Taking Things for Granted – After making a list of all the things I took for granted about a typical cabinet on stand, I chose one point and didn’t follow the typical route. This whisky cabinet (left) has everything most cabinet on stands would have; the only difference is that it has six sides, instead of the typical four.
4 – Use two, or a maximum of three strong elements in one piece of furniture. Any more will likely clutter or overpower a piece of furniture. Often the KISS (Keep It Simple, Stupid) theory is good guidance. “Elements” can be figured wood, strong curves or angles, texture, pattern, contrast, visible joinery, etc. If you cram too much into a piece the details tend to disappear and the piece of furniture becomes too busy and difficult to look at.
Too much of a good thing – By limiting a piece of furniture to two, maximum three, strong elements you ensure that the piece is not too overwhelming to look at. This legs on this chest (left) command attention, as do the rich red drawer fronts, made of chakte-kok.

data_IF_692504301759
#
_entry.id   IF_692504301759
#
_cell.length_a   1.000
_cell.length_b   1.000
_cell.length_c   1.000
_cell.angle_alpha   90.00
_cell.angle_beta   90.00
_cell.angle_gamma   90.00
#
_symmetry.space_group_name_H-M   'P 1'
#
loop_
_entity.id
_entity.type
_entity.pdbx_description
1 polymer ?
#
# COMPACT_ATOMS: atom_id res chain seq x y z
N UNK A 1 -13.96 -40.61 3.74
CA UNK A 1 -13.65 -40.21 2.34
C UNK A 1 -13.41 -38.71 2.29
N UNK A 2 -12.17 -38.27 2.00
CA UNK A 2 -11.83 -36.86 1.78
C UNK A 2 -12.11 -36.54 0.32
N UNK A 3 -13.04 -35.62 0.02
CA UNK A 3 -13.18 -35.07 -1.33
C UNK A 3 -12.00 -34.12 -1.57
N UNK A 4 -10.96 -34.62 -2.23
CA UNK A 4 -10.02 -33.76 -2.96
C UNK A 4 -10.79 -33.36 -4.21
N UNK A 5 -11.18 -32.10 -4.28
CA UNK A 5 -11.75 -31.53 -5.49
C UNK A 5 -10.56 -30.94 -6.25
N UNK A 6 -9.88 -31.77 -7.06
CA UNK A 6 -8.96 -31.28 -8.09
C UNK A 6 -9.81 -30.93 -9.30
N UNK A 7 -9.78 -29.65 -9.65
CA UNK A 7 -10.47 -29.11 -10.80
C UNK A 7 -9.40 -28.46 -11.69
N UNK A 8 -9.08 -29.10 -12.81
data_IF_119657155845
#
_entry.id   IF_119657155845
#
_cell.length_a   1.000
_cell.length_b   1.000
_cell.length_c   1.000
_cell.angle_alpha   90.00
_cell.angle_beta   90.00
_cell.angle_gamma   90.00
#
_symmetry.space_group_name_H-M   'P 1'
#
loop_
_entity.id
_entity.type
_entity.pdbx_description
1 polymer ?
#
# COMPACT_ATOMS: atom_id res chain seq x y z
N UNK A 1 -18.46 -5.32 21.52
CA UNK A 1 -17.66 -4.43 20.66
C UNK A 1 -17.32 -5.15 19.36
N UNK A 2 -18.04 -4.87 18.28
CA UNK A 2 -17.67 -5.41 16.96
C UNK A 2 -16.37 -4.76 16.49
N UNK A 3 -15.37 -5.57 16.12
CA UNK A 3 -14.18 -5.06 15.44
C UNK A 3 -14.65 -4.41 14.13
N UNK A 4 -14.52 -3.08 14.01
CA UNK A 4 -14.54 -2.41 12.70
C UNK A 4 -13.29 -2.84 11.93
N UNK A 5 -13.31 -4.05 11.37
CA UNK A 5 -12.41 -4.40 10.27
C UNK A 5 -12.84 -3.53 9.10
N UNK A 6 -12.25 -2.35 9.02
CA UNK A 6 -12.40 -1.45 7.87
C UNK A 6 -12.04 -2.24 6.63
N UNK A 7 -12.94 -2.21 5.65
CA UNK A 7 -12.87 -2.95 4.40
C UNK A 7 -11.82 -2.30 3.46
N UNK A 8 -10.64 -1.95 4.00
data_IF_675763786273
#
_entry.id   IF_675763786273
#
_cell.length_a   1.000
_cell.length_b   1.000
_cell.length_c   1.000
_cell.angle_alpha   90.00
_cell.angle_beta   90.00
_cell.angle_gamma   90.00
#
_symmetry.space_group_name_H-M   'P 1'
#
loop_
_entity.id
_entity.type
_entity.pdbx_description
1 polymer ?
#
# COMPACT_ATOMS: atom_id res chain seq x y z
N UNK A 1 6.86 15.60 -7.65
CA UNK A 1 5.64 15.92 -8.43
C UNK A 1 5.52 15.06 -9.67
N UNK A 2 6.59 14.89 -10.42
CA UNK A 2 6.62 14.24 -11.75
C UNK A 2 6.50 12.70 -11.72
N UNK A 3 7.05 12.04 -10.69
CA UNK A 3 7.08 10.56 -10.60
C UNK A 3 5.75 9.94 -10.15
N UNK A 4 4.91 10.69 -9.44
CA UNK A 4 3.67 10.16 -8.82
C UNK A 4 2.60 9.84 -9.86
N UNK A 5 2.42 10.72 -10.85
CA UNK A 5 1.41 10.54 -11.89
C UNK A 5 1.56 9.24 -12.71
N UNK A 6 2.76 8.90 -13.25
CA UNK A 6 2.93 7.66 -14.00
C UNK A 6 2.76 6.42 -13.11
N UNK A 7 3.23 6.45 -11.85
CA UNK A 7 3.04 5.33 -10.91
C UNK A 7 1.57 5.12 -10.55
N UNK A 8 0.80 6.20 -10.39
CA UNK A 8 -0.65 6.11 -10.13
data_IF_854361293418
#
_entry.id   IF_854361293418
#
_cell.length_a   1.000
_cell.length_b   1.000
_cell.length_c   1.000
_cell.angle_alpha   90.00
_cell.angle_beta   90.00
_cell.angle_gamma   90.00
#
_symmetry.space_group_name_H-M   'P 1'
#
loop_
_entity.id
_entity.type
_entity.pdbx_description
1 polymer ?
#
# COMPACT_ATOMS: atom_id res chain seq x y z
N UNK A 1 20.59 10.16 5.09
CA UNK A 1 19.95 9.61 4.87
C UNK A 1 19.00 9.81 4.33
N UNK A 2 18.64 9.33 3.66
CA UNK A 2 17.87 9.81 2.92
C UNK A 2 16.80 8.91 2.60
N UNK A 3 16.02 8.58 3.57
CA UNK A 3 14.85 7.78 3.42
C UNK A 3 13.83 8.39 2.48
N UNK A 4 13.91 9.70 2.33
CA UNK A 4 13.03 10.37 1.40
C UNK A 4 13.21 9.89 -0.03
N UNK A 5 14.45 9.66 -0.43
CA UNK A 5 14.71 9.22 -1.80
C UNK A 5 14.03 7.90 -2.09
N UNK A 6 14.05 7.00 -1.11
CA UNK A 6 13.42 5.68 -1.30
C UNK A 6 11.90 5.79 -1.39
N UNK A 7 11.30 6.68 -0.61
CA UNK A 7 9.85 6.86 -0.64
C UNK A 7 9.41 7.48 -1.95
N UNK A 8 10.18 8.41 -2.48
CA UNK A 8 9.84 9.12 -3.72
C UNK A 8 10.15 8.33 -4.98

5 – Give yourself time to think. My favourite thing to do when I get stuck for ideas is to go for a walk in the woods and not pressure myself to continue the piece of furniture. By just allowing myself to relax, and not be forced to come up with an answer, I often come up with a solution. Walks may be the best thing for me to generate ideas. This might also be why I often bring nature into my designs. Another option is to work on another piece of furniture, until you’re sure of the next step. Be prepared to put something on hold until you come up with an idea you like, or you may kick yourself later for ruining a piece.